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Old 06-15-07, 11:17 AM   #1
phantomcow2
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Few general questions about gas engines

I have a few questions about gas (or diesel) engines.

How many moving parts do you think a modern engine has?
How much does a typical, smallish (honda or toyota sized 2L) engine weigh?
In general, how involved is the engine removal process?
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Old 06-15-07, 11:26 AM   #2
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Yeah, that was pretty corny.
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Old 06-15-07, 11:34 AM   #3
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A four cylinder probably weighs a few hundred pounds, depending on if it's an iron or aluminum block, and how much crap is bolted to it. Add at least a hundred or so more if the transmission is still hanging off of it.

With all the cruft newer cars have, the removal process is probably somewhat complex. Of course, removing it is easier than reattaching everything.
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Old 06-15-07, 11:38 AM   #4
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Yeah, that was pretty corny.
And a tad racist.
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Old 06-15-07, 11:41 AM   #5
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I believe my Civic's D16Y8 w/ tranny weighs around 400 lbs. I've swapped a D16Y7 before (an economy version of the same block) and it was quite difficult. You really need someone who knows what they're doing before attempting an engine swap.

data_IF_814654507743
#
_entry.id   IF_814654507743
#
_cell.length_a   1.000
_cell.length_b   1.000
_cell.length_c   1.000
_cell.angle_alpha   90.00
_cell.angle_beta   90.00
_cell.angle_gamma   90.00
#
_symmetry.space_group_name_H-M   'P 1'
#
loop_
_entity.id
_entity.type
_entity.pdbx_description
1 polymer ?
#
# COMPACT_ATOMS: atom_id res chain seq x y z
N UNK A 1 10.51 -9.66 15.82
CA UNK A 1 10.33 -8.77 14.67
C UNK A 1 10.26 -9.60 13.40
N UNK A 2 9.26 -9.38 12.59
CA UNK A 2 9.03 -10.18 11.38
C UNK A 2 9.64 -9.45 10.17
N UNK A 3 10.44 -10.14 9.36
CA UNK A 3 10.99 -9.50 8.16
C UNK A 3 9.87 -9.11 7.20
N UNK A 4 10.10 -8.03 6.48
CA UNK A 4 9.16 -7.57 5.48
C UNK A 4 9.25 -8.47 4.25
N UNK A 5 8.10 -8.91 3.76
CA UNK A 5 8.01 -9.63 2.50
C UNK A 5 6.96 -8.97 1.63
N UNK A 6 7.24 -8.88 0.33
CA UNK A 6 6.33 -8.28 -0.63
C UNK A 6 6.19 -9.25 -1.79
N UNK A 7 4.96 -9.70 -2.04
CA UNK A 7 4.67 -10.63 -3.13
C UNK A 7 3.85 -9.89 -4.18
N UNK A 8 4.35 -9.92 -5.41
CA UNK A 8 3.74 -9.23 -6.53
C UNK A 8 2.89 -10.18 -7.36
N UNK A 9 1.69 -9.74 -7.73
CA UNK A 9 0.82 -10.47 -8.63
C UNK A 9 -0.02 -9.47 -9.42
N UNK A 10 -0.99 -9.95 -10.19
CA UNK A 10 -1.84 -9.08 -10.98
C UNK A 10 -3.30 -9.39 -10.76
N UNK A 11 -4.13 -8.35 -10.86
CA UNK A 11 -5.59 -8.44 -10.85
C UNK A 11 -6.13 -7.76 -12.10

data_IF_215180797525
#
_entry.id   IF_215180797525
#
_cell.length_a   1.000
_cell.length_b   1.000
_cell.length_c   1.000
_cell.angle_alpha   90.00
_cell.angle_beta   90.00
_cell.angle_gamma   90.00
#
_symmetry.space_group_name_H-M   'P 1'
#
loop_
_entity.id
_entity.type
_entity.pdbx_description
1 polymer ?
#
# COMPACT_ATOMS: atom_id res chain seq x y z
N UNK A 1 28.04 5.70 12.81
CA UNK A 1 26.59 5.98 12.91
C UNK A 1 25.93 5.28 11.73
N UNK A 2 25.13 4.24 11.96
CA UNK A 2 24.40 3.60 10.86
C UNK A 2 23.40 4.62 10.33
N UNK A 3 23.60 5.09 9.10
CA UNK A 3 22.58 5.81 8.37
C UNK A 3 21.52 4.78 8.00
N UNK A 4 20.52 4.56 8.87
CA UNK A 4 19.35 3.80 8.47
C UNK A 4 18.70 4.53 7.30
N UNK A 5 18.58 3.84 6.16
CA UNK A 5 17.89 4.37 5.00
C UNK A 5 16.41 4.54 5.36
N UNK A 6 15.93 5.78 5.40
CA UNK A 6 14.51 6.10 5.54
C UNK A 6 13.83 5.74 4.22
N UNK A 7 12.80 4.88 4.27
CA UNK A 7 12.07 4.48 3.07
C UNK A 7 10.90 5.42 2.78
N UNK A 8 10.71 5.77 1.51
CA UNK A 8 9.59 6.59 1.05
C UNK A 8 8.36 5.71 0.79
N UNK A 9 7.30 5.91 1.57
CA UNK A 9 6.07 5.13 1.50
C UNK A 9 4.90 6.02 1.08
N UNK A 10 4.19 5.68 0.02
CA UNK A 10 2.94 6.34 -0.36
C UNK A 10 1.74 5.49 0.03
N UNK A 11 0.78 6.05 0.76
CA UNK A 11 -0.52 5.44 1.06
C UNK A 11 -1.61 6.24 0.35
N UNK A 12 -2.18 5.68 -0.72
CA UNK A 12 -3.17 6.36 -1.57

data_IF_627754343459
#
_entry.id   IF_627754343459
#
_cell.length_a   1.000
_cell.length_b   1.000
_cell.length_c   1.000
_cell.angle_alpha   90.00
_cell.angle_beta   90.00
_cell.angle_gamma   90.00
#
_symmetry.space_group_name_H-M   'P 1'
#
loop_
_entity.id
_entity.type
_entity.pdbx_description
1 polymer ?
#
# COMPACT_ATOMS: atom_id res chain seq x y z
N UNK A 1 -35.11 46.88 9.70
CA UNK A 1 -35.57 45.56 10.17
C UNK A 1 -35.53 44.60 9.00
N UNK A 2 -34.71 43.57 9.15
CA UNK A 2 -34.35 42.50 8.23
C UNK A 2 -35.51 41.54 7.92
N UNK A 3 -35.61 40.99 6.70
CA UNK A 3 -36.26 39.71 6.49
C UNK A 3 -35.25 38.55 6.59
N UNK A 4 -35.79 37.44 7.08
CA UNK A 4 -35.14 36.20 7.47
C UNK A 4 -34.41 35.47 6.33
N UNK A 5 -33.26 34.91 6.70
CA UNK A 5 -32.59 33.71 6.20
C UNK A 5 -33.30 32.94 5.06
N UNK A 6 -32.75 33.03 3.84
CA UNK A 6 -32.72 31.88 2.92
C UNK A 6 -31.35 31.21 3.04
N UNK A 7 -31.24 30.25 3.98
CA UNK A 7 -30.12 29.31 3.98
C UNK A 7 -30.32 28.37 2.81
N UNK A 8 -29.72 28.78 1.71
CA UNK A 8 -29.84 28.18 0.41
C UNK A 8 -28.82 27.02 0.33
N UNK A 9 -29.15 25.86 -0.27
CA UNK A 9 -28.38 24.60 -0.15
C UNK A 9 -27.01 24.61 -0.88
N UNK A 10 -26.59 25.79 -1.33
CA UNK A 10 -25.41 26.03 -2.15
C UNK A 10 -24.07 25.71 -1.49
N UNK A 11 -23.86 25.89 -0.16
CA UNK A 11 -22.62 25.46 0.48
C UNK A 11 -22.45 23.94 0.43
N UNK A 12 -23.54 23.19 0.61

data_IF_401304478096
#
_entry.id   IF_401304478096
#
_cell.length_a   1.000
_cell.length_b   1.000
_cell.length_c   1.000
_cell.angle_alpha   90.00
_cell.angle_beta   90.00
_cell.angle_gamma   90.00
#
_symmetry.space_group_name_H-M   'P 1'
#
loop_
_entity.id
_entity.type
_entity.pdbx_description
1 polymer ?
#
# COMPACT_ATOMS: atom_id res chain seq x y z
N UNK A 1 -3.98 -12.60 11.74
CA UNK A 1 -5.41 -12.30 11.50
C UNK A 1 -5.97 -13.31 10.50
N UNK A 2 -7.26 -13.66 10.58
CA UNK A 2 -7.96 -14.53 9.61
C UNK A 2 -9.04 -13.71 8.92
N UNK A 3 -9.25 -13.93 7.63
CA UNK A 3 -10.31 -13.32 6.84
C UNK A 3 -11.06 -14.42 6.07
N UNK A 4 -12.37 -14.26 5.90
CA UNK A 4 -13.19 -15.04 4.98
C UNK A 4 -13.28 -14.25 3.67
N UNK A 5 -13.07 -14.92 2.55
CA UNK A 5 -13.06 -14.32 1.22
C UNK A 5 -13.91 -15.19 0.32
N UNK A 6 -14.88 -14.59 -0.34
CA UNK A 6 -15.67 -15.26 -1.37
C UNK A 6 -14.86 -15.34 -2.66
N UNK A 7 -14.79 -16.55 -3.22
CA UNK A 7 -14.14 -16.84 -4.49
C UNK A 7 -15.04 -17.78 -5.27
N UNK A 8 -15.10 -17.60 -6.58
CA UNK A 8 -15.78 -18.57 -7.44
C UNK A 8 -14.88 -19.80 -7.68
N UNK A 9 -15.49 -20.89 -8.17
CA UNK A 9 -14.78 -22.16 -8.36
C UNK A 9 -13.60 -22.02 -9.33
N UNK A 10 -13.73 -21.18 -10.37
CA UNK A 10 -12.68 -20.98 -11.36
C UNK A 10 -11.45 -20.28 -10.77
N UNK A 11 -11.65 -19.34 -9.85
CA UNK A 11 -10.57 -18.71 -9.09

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Old 06-15-07, 12:00 PM   #6
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Quote:
Originally Posted by phantomcow2
I have a few questions about gas (or diesel) engines.

How many moving parts do you think a modern engine has?
How much does a typical, smallish (honda or toyota sized 2L) engine weigh?
In general, how involved is the engine removal process?
The engine weighs about 170 lbs for a typical D series which honda has used since the late 80's all the way to 2000.

The transmission on a typical D series is 110 lbs (I know because I had to ship one lol).

They are both cast aluminum so they are pretty light. One guy and a hand truck and its no problem to move around.

Here is a pic of the engine we took out of my brothers car for a swap. Had to bring the old one back home so it rode shotgun in my car (I removed the passenger seat).



As far as the engine removal process its really not that hard. Honda's have such a large following every single problem you can encounter has been solved already. There is really no guess work involved anymore and you don't even have to do any fabrication anymore as companies release all the parts need to put any honda engine in any other honda (or even acura) chassis.

Are you interested in swapping your car?

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Old 06-15-07, 12:02 PM   #7
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How many moving parts do you think a modern engine has?
Approx 350
How much does a typical, smallish (honda or toyota sized 2L) engine weigh?